Fat Lady Preparing to Sing: U.S. Crushing Warmest Spring Record
As suggested last week, the U.S. is well on its way to crush the record for warmest spring since national temperature data began in 1895. Here's an indication of just how far that record could go. The previous record spring in 1910 had a national average temperature of 55.1 °F. However, the March 2012 temperature exceeded March 1910 by 0.5 °F to set a new record for the month. April 2012 then exceeded April 1910 by 1 °F (see the charts to the right).
At this point, May 2012 would have to be 1.5 °F cooler than May 1910 to avoid exceeding the record. What are the chances of that? Somewhere between slim and none. Here is the temperature departure from average for May 1-24:
Note that the chart is in °C. Nearly all of the country is above average, with large areas over 2 °C higher. How did May 1910 compare?
Most of the country was below average. In fact, May 1910 was 1.8 °F below the 1981-2010 average overall.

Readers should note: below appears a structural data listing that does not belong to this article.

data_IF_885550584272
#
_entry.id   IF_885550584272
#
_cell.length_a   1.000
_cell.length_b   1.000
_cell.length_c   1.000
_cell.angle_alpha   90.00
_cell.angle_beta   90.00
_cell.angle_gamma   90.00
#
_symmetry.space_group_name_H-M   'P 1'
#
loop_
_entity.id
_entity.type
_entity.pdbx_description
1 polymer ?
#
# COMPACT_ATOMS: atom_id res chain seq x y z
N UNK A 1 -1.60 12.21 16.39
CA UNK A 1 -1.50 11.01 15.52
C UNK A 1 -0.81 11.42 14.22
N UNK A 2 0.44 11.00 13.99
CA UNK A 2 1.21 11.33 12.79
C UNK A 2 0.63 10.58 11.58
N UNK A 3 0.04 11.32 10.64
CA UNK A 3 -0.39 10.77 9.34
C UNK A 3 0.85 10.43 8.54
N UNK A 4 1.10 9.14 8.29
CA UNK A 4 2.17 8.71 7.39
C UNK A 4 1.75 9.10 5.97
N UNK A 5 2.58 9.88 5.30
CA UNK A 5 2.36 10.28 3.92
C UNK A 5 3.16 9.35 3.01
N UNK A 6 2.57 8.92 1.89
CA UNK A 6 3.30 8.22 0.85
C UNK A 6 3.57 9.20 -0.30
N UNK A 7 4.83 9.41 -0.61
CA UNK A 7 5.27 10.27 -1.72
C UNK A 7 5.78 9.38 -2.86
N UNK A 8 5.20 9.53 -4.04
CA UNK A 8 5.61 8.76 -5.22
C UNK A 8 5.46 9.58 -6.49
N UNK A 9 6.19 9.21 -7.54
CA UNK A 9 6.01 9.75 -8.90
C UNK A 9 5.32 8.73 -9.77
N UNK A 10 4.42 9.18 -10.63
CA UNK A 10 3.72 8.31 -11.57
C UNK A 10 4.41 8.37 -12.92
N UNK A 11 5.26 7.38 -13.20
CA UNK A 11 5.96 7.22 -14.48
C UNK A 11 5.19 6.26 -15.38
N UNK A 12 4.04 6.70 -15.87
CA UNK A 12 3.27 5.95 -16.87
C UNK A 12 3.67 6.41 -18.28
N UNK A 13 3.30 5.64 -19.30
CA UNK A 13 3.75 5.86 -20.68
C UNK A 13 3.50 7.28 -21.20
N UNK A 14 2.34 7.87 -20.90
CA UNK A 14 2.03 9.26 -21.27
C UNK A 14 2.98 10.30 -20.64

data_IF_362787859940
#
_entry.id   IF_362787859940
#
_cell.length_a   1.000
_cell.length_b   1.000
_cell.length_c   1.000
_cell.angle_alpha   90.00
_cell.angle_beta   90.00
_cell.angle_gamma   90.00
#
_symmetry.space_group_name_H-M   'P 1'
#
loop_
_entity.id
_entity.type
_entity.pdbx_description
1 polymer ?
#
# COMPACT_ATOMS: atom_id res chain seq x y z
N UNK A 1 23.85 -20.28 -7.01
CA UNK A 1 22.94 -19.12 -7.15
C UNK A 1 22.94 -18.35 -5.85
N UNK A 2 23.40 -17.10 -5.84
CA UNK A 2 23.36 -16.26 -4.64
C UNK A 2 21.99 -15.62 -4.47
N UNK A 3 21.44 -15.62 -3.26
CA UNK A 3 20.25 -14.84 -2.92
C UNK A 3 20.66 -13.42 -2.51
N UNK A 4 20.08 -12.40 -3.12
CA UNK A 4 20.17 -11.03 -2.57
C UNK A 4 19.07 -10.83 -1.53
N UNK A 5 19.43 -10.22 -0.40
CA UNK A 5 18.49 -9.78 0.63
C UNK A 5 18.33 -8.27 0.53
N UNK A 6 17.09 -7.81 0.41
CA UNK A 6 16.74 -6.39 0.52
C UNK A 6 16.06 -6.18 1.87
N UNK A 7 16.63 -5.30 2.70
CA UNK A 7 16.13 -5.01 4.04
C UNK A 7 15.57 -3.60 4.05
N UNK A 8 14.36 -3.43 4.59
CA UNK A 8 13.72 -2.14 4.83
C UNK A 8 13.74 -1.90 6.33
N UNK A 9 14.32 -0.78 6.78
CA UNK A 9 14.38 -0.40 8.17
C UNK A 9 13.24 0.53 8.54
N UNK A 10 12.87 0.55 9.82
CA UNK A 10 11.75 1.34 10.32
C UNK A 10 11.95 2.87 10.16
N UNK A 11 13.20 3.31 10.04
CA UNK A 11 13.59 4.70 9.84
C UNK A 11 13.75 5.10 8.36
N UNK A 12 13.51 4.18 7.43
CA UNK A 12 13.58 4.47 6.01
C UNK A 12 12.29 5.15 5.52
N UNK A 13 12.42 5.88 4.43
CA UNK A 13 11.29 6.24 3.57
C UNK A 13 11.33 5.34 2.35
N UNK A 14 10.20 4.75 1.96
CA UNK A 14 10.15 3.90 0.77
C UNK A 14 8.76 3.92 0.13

If the last 7 days of the month completely reversed the May 1-24 pattern shown above so that May averaged equal to the climatological mean, Spring 2012 would still be 1.1 °F warmer than the old record, as big a margin as the difference between the current record and the 10th place year of 1977. If May averages as much as 2 °C above climatology, which looks quite plausible, the spring average would be an eye-popping 2.3 °F above the old record (see the chart at the top of the post).
Meanwhile, daily high temperature records, while not at the incredible March rate, continue to outpace low records by a huge ratio (click to enlarge):